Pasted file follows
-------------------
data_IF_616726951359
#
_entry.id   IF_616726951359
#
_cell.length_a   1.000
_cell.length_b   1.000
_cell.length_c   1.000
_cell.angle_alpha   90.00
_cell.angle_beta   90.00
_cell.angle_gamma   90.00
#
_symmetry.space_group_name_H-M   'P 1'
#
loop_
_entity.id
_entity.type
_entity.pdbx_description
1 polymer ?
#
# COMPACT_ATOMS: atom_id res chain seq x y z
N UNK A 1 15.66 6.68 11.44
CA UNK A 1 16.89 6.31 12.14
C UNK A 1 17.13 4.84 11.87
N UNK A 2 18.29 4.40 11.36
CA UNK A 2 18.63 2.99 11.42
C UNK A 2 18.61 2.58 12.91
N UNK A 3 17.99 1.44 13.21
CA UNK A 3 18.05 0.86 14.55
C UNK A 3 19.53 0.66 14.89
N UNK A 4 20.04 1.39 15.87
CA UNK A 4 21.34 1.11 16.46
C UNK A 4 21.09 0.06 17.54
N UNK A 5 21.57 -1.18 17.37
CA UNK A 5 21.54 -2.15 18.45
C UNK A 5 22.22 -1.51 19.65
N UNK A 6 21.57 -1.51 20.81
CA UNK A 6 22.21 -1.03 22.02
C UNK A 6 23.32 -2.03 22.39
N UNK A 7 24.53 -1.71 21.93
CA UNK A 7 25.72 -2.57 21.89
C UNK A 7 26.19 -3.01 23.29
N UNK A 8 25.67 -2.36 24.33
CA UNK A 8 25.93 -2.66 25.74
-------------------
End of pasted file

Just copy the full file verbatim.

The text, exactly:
data_IF_616726951359
#
_entry.id   IF_616726951359
#
_cell.length_a   1.000
_cell.length_b   1.000
_cell.length_c   1.000
_cell.angle_alpha   90.00
_cell.angle_beta   90.00
_cell.angle_gamma   90.00
#
_symmetry.space_group_name_H-M   'P 1'
#
loop_
_entity.id
_entity.type
_entity.pdbx_description
1 polymer ?
#
# COMPACT_ATOMS: atom_id res chain seq x y z
N UNK A 1 15.66 6.68 11.44
CA UNK A 1 16.89 6.31 12.14
C UNK A 1 17.13 4.84 11.87
N UNK A 2 18.29 4.40 11.36
CA UNK A 2 18.63 2.99 11.42
C UNK A 2 18.61 2.58 12.91
N UNK A 3 17.99 1.44 13.21
CA UNK A 3 18.05 0.86 14.55
C UNK A 3 19.53 0.66 14.89
N UNK A 4 20.04 1.39 15.87
CA UNK A 4 21.34 1.11 16.46
C UNK A 4 21.09 0.06 17.54
N UNK A 5 21.57 -1.18 17.37
CA UNK A 5 21.54 -2.15 18.45
C UNK A 5 22.22 -1.51 19.65
N UNK A 6 21.57 -1.51 20.81
CA UNK A 6 22.21 -1.03 22.02
C UNK A 6 23.32 -2.03 22.39
N UNK A 7 24.53 -1.71 21.93
CA UNK A 7 25.72 -2.57 21.89
C UNK A 7 26.19 -3.01 23.29
N UNK A 8 25.67 -2.36 24.33
CA UNK A 8 25.93 -2.66 25.74